One rationale for introducing εi is simply to avoid computing the total hemispherical emissivity and absorptivity separately when the spectral absorptivity has a significant wavelength dependence. The same labor-saving rationale was used in some older literature to justify a gray body approximation, ε(T1) ≈ α(T1, T2), when the temperatures are close. When the internal fractional function was first developed, personal computers (and pocket calculators, spreadsheets, symbolic integration, etc.) did not exist. Routine analyses required either tedious hand calculations or cumbersome trips to the mainframe computer center (to type up Hollerith cards and then wait for the SysOp to run the job!). So, one attraction of the method was clearly to reduce labor.
While numerical integration is very easy today, εi(Tm) can still save some time in doing basic calculations. The greater challenge may be to obtain complete spectral, hemispherical data spanning the necessary range of wavelengths. If, instead, electromagnetic theory is used, working from the complex refractive index and calculating spectral directional emissivity, much coding has to be undertaken, and the single integration saved by εi will not be at all significant.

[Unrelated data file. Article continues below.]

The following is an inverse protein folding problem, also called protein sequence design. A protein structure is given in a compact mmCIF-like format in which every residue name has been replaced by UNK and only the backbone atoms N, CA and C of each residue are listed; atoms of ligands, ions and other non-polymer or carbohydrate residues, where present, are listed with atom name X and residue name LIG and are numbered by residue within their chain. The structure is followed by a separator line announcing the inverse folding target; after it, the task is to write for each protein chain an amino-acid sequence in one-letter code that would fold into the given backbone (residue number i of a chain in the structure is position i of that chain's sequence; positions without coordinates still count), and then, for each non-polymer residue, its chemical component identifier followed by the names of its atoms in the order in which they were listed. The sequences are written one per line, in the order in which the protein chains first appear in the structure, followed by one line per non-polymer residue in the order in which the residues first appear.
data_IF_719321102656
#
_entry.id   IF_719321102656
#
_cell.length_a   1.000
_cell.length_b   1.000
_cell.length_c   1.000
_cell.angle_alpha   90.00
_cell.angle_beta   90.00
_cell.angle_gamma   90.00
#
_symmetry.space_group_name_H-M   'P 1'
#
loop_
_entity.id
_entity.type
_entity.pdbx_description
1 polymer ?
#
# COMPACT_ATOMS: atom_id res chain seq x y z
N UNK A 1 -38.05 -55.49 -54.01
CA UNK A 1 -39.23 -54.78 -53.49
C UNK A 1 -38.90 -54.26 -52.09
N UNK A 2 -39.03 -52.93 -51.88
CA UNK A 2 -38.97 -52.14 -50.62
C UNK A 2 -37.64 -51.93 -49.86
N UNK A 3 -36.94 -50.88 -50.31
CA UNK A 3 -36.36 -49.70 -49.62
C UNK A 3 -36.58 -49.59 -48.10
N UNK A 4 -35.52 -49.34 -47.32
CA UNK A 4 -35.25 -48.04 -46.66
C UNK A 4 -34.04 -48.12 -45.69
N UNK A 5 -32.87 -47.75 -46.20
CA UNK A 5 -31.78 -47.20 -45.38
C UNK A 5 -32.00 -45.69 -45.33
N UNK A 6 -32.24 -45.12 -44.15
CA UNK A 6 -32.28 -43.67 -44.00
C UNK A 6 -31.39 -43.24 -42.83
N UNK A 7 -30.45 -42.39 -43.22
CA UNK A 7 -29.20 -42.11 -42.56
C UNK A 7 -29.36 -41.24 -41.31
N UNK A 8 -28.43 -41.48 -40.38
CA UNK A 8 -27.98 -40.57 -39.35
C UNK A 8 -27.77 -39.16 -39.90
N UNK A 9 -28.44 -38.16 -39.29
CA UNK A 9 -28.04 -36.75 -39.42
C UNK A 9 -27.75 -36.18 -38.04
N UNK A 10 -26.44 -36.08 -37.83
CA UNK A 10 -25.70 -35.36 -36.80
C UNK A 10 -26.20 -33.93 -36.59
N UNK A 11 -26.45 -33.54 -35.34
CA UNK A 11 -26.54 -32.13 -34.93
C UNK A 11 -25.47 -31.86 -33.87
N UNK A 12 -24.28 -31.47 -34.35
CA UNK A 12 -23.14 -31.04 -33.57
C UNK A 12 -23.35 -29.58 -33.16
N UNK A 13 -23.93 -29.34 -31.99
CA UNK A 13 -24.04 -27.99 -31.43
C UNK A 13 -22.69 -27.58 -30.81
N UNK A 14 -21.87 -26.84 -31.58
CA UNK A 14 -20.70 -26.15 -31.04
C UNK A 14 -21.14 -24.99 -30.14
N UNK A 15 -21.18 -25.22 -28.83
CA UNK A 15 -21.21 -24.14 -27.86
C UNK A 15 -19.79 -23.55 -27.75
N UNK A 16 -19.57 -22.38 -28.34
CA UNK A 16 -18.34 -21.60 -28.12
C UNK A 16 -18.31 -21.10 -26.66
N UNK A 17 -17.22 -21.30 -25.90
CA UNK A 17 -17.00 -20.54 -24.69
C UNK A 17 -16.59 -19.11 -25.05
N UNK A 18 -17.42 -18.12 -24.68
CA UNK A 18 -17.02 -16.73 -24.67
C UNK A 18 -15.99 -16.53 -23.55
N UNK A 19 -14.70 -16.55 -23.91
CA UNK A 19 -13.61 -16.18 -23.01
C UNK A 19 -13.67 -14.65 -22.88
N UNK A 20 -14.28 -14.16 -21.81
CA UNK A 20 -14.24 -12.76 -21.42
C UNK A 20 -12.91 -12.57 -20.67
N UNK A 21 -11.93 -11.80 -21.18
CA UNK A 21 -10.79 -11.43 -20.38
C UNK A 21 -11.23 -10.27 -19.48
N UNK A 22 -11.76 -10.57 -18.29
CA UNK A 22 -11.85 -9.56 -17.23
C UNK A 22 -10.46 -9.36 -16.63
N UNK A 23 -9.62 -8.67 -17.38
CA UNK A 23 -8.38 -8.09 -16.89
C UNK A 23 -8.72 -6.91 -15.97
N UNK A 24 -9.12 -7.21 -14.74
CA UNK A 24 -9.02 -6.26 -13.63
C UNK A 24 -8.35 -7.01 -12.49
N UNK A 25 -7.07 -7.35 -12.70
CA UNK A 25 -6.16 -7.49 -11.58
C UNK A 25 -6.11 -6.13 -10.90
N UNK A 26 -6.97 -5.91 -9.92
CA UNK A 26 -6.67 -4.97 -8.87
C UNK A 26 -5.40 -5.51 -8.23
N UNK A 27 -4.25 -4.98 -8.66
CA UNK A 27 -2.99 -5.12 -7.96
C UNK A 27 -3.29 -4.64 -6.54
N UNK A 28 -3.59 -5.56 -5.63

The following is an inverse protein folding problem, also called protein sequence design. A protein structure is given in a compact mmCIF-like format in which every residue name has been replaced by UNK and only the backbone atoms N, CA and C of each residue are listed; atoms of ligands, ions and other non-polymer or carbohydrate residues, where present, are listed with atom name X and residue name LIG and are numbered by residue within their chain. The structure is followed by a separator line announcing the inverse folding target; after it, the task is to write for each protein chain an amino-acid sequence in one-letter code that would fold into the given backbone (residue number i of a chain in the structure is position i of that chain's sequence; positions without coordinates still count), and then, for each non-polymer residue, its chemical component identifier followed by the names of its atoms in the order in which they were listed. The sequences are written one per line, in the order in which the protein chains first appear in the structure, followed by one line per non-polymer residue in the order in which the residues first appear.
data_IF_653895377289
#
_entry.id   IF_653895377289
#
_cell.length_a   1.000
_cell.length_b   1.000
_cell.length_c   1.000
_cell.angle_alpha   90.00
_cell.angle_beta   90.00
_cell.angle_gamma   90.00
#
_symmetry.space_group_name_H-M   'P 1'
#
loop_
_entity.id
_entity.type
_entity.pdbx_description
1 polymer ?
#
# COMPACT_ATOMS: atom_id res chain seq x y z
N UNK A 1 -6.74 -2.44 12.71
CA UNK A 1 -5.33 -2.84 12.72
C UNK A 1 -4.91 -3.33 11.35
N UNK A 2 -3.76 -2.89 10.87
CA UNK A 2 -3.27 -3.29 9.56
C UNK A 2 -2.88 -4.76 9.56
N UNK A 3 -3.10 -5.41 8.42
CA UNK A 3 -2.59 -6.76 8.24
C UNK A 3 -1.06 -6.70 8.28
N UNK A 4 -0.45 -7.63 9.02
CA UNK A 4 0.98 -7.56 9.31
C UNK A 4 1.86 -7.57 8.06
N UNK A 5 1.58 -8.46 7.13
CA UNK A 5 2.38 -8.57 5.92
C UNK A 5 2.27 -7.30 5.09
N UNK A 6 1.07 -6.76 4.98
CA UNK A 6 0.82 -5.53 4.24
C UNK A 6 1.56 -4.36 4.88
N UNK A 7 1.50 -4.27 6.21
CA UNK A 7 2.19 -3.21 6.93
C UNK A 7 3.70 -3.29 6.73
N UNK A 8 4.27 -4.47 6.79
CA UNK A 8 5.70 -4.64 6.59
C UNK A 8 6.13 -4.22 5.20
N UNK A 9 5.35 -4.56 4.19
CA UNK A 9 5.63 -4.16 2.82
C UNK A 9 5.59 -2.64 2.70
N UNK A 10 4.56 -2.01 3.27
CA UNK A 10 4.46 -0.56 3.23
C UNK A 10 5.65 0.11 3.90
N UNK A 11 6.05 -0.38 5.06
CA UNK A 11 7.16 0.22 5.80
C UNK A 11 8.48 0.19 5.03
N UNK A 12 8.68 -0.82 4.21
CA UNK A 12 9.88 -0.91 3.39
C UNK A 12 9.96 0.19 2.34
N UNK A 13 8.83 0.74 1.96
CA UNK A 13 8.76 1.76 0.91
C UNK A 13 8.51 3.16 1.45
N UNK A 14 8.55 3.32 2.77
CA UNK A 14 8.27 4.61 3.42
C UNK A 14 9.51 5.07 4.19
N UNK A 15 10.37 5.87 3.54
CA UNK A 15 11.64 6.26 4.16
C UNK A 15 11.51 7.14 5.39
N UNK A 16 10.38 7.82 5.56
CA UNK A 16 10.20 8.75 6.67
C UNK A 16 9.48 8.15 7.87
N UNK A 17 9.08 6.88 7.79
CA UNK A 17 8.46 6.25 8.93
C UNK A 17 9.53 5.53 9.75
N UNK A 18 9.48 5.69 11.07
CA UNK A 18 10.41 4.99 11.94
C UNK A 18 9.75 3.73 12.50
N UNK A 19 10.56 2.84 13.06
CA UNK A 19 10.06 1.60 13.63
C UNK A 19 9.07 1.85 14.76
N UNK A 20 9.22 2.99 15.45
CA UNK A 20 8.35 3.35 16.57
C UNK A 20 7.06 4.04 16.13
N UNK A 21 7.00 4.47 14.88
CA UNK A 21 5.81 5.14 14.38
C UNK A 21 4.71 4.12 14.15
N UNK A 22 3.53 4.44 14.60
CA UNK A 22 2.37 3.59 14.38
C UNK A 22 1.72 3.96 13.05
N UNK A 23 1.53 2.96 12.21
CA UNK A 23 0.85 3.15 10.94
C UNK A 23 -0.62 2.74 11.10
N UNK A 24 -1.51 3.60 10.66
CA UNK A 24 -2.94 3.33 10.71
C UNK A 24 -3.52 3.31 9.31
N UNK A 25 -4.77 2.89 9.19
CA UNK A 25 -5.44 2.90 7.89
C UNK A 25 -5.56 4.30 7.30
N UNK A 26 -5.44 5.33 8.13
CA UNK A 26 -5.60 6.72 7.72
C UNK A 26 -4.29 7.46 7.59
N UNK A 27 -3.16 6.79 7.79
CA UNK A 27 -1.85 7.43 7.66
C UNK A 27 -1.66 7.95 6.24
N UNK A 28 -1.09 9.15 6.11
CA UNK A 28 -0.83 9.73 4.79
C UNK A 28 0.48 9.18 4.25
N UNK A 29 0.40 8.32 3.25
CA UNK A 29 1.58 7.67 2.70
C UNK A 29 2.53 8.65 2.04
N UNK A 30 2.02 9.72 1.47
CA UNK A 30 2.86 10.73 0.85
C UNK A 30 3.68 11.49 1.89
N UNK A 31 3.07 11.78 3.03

Despite modern computing power, the need for an accurate radiation resistance remains as important today as it was 60 years ago. Thus, we conclude that the internal fractional function has an ongoing value when surfaces do not politely behave as “gray bodies.”
The internal radiation fractional function has been in the literature since the late 1950s, although not widely adopted in textbooks covering thermal radiation. The most visible recommendations have been from Edwards and coworkers, generally advising the use of εi(T1) to linearize nongray exchange for enclosures with modest temperature differences. In this study, the following new findings are reported:
The maximum absolute difference between ε(T1) and εi(T1) is 0.18400, Eq. (25).
The internal emissivity should be evaluated at the mean temperature, Tm, not T1 as has often been suggested. The differences in accuracy are shown to be significant because the evaluation at Tm using Eq. (35) is effectively a second-order accurate numerical method, with truncation error in the heat flux of . In contrast, evaluation at T1 is a first-order approximation.
Theory and examples for several nongray materials show that the gray-body approximation gives the wrong slope for heat flux as T2 → T1.
Calculations involving both the internal and external fractional functions can be conveniently implemented using the incomplete zeta function.